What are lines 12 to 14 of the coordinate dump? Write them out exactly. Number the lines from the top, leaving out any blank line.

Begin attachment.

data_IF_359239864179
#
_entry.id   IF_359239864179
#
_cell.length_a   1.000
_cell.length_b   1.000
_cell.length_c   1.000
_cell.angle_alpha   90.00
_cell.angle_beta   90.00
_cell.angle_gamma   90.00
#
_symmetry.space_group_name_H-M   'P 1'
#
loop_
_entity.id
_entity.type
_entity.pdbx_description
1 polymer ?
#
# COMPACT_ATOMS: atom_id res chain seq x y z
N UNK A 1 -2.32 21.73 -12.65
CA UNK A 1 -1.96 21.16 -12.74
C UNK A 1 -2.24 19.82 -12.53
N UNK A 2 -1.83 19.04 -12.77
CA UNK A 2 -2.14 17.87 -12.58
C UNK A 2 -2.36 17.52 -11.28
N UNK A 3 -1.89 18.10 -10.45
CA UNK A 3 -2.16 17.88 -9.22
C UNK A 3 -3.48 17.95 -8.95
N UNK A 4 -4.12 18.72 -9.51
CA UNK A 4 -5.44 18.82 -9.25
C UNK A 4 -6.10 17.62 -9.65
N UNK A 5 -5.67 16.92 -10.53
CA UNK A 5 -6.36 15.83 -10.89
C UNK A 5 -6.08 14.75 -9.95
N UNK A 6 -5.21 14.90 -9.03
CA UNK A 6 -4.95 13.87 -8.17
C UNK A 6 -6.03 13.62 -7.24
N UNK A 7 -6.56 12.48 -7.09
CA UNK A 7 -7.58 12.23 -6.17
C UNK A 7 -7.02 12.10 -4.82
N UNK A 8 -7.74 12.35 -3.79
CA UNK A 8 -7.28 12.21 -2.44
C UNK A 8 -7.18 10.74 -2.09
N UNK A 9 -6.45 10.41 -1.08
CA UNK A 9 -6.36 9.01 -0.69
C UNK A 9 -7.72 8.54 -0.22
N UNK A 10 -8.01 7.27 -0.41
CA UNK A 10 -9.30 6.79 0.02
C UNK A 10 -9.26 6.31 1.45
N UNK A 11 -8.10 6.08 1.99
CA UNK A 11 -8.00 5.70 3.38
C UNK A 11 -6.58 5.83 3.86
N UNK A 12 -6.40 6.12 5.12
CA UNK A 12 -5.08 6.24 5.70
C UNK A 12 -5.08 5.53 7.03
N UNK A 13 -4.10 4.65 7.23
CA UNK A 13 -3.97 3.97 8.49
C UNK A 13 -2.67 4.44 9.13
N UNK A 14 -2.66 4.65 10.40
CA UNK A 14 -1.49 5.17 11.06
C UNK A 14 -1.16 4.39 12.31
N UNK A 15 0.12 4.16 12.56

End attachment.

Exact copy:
_symmetry.space_group_name_H-M   'P 1'
#
loop_